Best Olive Pitters

Updated December 2019
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BestReviews spends thousands of hours researching, analyzing, and testing products to recommend the best picks for most consumers. We only make money if you purchase a product through our links, and we never accept free products from manufacturers. Read more  
BestReviews spends thousands of hours researching, analyzing, and testing products to recommend the best picks for most consumers. We buy all products with our own funds, and we never accept free products from manufacturers.Read more 
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Why trust BestReviews?
BestReviews spends thousands of hours researching, analyzing, and testing products to recommend the best picks for most consumers. We only make money if you purchase a product through our links, and we never accept free products from manufacturers. Read more  
BestReviews spends thousands of hours researching, analyzing, and testing products to recommend the best picks for most consumers. We only make money if you purchase a product through our links, and we never accept free products from manufacturers. Read more  
BestReviews spends thousands of hours researching, analyzing, and testing products to recommend the best picks for most consumers. We buy all products with our own funds, and we never accept free products from manufacturers.Read more 
How we decided

We purchase every product we review with our own funds — we never accept anything from product manufacturers.

22 Models Considered
6 Hours Researched
1 Experts Interviewed
287 Consumers Consulted
Zero products received from manufacturers.

We purchase every product we review with our own funds — we never accept anything from product manufacturers.

Buying guide for best olive pitters

Last Updated December 2019

If you’re an olive aficionado, you probably enjoy the little fruits as garnishes, snacks, or staple ingredients in many recipes. Olives deliver a memorably earthy, briny taste to any dish. Pitted olives are popular because they take the hard work (and potential tooth damage) out of eating olives. Nothing beats whole, fresh olives, but it’s a time-consuming challenge to pit them by hand. There’s a solution to your predicament: if you invest in an olive pitter, you can experience the freshness of newly pitted olives anytime.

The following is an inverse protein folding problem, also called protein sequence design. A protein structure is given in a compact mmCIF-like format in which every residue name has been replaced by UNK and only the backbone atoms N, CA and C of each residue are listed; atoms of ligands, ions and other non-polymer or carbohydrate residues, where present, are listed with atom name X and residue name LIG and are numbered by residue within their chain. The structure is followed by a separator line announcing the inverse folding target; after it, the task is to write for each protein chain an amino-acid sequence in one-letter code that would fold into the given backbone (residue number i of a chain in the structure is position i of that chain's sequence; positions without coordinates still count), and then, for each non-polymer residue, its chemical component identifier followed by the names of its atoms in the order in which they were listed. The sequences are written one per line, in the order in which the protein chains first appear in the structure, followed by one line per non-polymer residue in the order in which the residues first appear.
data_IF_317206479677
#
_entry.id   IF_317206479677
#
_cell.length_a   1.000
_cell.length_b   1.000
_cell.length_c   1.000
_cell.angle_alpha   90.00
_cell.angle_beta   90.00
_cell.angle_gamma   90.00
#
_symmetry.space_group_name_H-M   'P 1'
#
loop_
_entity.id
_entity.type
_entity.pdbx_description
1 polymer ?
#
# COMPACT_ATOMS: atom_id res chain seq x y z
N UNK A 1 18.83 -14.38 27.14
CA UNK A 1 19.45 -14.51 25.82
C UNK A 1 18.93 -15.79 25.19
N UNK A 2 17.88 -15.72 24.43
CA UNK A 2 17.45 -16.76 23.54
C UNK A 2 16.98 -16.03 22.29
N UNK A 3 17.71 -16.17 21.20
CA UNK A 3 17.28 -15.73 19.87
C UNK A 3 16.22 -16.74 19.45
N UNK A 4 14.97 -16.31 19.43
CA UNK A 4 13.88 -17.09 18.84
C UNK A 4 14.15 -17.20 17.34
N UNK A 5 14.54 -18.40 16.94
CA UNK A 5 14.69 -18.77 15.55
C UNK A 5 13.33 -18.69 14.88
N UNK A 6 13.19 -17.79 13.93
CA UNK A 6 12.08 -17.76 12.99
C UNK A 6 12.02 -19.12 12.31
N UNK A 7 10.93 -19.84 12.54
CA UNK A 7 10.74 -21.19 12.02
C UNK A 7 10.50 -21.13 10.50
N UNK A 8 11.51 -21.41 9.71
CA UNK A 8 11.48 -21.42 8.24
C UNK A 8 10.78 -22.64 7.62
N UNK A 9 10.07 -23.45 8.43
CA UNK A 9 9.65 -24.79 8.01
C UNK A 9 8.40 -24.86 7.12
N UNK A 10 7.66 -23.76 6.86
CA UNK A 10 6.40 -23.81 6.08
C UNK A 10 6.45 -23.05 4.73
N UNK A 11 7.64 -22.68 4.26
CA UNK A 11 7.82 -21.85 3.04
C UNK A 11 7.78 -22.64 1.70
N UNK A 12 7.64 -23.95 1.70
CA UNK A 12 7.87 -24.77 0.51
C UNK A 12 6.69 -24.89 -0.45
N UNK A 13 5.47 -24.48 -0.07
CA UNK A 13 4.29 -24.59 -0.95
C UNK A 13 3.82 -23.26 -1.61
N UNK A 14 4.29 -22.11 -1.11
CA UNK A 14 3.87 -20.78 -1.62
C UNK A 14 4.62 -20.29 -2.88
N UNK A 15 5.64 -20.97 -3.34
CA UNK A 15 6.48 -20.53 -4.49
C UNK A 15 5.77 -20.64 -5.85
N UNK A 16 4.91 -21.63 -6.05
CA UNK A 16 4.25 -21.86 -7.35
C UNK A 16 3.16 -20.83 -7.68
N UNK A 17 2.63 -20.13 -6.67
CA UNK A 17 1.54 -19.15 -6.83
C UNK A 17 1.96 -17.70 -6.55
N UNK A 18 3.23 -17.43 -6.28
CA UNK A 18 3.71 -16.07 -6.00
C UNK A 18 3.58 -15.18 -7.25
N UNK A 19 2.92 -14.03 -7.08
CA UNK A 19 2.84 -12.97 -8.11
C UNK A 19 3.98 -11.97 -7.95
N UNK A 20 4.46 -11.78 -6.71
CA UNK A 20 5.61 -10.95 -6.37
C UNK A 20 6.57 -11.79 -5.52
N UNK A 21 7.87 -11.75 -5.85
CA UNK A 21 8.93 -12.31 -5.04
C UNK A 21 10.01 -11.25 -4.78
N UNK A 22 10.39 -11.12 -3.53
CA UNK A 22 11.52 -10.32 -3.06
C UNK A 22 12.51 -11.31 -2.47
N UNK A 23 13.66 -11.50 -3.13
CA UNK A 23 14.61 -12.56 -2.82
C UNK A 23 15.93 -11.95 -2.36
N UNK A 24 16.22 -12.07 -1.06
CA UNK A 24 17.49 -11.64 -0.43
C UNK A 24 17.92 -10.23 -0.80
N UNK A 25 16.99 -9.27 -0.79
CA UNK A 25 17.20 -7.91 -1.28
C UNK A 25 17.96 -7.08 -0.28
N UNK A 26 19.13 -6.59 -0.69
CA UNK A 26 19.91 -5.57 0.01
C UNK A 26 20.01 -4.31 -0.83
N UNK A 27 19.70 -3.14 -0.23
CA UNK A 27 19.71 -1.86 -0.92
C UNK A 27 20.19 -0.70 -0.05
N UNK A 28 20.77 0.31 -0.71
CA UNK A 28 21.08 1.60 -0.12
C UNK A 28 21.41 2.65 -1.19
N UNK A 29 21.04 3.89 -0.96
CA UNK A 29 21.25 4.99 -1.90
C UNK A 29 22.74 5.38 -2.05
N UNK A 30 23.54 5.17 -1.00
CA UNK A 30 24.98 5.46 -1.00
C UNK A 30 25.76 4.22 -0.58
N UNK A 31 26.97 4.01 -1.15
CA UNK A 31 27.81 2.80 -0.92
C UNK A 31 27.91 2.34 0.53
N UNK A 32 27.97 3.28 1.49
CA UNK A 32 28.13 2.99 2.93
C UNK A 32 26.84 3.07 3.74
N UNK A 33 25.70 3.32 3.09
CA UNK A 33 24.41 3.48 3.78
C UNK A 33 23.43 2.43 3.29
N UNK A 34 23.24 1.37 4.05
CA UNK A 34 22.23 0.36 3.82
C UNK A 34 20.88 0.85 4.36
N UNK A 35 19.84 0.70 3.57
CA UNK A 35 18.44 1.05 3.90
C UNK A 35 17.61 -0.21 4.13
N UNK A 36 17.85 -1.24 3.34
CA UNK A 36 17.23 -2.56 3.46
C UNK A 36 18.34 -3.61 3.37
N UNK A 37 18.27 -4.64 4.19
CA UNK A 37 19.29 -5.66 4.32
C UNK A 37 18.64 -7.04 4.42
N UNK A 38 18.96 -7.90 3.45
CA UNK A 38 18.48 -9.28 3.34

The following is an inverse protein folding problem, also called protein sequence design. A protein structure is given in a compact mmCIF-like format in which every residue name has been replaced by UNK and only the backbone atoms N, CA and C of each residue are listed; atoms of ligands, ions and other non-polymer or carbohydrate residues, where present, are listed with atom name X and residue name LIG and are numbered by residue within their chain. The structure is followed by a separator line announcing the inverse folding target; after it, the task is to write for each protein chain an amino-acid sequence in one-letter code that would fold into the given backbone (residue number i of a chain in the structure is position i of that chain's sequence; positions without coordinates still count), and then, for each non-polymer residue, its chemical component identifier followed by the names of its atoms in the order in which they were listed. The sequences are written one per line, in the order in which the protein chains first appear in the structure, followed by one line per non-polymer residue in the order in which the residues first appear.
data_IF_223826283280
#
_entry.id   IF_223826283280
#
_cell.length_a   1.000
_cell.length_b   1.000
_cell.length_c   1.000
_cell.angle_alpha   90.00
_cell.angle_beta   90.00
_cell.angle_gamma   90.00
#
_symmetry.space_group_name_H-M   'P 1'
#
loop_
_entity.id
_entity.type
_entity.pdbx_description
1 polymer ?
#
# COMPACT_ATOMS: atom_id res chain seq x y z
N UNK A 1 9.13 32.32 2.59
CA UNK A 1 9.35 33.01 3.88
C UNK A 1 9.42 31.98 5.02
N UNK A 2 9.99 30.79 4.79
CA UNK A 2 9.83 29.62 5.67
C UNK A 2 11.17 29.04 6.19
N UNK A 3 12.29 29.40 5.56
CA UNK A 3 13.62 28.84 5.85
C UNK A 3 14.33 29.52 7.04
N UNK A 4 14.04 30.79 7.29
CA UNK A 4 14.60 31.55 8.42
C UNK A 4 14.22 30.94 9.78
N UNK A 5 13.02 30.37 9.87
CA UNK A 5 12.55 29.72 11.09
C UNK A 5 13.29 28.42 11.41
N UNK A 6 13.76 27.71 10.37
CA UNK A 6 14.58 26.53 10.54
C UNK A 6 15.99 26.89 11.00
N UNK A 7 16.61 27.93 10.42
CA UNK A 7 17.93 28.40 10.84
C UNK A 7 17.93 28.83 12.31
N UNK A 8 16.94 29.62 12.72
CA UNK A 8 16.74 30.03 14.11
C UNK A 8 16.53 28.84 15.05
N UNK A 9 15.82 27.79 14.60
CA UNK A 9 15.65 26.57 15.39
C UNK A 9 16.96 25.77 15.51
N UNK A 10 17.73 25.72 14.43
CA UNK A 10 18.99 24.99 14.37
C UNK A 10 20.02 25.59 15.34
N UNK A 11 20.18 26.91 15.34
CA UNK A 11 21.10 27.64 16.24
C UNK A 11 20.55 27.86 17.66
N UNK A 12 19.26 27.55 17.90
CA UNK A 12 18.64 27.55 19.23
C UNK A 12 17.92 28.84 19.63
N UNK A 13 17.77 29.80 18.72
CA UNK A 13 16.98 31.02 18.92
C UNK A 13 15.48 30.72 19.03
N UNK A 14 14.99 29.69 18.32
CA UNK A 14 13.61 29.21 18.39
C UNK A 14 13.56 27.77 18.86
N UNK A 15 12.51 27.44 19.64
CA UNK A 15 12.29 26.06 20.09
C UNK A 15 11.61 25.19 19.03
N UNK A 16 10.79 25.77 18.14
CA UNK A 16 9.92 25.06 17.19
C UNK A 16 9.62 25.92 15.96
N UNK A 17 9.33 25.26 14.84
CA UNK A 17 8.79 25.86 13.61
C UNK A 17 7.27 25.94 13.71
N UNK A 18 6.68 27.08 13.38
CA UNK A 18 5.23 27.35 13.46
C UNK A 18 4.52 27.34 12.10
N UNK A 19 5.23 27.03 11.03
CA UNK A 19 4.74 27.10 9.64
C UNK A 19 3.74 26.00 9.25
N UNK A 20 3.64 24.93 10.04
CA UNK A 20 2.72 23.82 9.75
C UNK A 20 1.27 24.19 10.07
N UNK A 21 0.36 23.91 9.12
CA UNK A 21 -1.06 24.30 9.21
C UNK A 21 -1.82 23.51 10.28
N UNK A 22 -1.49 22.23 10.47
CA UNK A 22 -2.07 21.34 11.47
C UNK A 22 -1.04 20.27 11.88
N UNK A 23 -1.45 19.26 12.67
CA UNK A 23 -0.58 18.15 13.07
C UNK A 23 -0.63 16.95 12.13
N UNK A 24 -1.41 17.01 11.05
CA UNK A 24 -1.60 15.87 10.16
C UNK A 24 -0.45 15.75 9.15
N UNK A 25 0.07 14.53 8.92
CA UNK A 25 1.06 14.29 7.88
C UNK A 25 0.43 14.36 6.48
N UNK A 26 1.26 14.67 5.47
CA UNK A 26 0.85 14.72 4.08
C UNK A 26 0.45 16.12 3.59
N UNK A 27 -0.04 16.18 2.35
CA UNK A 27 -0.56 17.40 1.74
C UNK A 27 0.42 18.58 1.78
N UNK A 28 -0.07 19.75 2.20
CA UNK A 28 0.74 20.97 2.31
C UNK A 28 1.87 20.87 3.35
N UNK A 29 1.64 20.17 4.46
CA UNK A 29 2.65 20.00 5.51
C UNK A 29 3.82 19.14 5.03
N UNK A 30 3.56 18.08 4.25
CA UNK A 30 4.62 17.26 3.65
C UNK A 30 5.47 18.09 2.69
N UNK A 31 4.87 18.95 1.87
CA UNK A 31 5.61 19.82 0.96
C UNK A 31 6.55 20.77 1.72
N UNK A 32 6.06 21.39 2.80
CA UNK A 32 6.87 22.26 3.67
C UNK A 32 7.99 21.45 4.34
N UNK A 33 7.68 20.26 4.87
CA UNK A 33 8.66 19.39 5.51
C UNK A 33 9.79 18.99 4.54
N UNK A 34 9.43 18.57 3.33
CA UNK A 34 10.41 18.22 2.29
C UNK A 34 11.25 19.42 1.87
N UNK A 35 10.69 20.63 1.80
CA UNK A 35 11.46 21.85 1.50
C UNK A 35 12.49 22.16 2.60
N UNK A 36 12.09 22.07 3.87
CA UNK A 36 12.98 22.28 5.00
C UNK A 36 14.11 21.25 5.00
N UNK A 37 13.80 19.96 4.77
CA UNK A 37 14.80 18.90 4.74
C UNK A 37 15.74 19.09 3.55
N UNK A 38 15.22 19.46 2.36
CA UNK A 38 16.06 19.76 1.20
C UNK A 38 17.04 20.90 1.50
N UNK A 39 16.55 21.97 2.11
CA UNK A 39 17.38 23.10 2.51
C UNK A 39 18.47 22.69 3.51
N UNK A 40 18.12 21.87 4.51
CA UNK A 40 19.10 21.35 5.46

This simple kitchen device removes olive pits with the help of an efficient plunging mechanism. Just add one (or several) olives to the pitter, exert a little force and voilà, your olive is pit-free. But with so many olive pitters on the market, how do you choose the right one? We’re here to help.

We tested some olive pitters and found several models we love. It’s time to love your olives in a new way, so read our buying guide to find which olive pitter is right for you.

If you’re still concerned about breaking a tooth on a stray olive pit, slice olives in half to inspect them prior to eating. You’ll be able to catch any fragments and will have dainty halves to garnish salads, pizza, and pasta dishes.

Key considerations

Plunging mechanism

Pitting olives involves pushing the pit through the olive with a plunging mechanism. This efficient method of extraction is reliable, particularly due to its simple, straightforward design. The mechanism is operated in three main ways: squeezing, pushing, or scissor style.

Squeeze: This style of olive pitter is the most common. It involves pressing the arms of a tong-shaped device into each other to push the pitter through the olive. It requires a reasonable amount of effort and exertion, which could be difficult for those with dexterity problems.

Push: This style involves placing the olives on a platform or in a reservoir and pushing down on a lever or button. Minimal effort is required, so pitting in large volumes becomes a manageable task. These olive pitters are as user-friendly as they come, so they’re easy for children to use, too. 

Scissor: There are also some scissor-style pitters, and while they operate similarly to squeeze style, they’re far more ergonomic. They embrace the comfort and design of kitchen scissors to facilitate squeezing. They’re much easier to control and hold for extended periods of pitting, too.

Capacity

Pitting olives is a repetitive process. Once you get the hang of it, it can feel like an assembly line that you can handle with your eyes closed. Given the sharpness of the pitter, though, we strongly recommend you give your full attention to the process.

One olive: If you only have a few olives to pit, a pitter that holds one olive at a time is all you need. It’s also the most common type. This kind of pitter requires the proper placement of the olive for successful pitting, so it initially takes some practice.

Multiple olives: There are also pitters that can hold up to six olives at once. These models are ideal if you plan on pitting a large number of olives or simply want the time-saving convenience of better efficiency.

EXPERT TIP

Pit your olives into a bowl in your sink. It will minimize the chances of olives and pits landing on the floor and rolling under furniture and appliances. It also makes cleanup simple and efficient.


Staff  | BestReviews

Olive pitter features

Materials

Olive pitters are simple mechanisms made of stainless steel, plastic, and/or silicone components. Single pitters can be entirely stainless steel, though less-expensive models tend to come with more plastic or silicone parts. Pitters that hold several olives involve more moving parts, so expect these contraptions to include both stainless steel and plastic parts where appropriate.

Mess reduction

It’s no secret that olive pitting can be a messy process, which is why some pitters come equipped with features that cut down on the mess.

Splash guard: A splash guard at the exit site controls the direction in which the olive oil oozes. The longer the splash guard, the more likely you’ll have a straight, controlled downward stream into a bowl or sink.

Compartment: Other olive pitters have a self-contained compartment to catch the pits. This is especially helpful when it comes to cleaning up because the container can be emptied and washed. These are often made of dishwasher-safe plastic for added convenience as well.